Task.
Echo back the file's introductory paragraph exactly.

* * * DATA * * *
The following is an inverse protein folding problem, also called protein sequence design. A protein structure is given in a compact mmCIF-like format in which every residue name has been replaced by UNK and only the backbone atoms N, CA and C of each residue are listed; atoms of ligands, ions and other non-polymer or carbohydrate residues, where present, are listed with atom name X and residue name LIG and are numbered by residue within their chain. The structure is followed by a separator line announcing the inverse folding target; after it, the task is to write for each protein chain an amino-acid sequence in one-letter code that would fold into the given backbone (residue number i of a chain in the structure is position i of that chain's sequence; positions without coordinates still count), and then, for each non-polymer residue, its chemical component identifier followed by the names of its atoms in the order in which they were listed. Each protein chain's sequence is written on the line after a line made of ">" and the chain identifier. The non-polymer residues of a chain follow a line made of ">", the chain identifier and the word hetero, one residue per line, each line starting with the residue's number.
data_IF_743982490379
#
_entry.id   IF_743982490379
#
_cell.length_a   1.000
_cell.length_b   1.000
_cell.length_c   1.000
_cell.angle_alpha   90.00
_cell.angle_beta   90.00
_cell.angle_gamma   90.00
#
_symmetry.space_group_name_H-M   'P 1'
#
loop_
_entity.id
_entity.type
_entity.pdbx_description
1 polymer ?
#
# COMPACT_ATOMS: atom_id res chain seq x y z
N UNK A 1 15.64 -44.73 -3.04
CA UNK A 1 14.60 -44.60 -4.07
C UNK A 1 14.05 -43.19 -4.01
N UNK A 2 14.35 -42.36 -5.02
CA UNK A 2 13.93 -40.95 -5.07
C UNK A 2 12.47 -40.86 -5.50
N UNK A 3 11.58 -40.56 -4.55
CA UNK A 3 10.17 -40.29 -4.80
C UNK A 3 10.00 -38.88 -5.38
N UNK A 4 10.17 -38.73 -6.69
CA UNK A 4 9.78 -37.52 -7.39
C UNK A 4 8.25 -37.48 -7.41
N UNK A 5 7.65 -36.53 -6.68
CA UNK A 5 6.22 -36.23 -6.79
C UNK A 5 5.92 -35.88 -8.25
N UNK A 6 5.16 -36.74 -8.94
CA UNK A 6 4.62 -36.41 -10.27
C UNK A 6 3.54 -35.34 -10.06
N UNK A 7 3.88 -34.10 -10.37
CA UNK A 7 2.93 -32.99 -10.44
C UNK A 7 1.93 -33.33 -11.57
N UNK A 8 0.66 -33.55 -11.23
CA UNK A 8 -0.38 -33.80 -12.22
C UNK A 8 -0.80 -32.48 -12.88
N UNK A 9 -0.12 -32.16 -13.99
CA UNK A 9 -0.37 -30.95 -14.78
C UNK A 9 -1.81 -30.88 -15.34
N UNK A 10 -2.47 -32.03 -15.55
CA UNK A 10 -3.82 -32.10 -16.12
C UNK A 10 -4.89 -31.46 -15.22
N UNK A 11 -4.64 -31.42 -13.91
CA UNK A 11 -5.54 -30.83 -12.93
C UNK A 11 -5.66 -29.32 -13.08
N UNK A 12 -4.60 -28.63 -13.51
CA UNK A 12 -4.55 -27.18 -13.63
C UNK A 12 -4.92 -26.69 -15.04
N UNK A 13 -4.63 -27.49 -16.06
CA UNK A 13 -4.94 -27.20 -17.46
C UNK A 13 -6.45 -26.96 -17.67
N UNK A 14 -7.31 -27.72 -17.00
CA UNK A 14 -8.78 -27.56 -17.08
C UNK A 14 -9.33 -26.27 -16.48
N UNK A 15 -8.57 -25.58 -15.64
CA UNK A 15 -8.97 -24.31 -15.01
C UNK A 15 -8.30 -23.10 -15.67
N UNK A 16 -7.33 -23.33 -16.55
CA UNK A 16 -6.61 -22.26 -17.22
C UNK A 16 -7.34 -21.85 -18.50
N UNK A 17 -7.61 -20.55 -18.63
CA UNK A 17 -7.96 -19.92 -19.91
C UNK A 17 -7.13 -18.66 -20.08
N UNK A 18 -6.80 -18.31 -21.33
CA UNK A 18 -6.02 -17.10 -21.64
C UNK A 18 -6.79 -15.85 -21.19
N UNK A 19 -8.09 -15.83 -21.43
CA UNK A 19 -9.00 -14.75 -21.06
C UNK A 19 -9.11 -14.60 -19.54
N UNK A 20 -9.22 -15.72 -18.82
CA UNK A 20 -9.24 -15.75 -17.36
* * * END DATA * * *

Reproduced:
The following is an inverse protein folding problem, also called protein sequence design. A protein structure is given in a compact mmCIF-like format in which every residue name has been replaced by UNK and only the backbone atoms N, CA and C of each residue are listed; atoms of ligands, ions and other non-polymer or carbohydrate residues, where present, are listed with atom name X and residue name LIG and are numbered by residue within their chain. The structure is followed by a separator line announcing the inverse folding target; after it, the task is to write for each protein chain an amino-acid sequence in one-letter code that would fold into the given backbone (residue number i of a chain in the structure is position i of that chain's sequence; positions without coordinates still count), and then, for each non-polymer residue, its chemical component identifier followed by the names of its atoms in the order in which they were listed. Each protein chain's sequence is written on the line after a line made of ">" and the chain identifier. The non-polymer residues of a chain follow a line made of ">", the chain identifier and the word hetero, one residue per line, each line starting with the residue's number.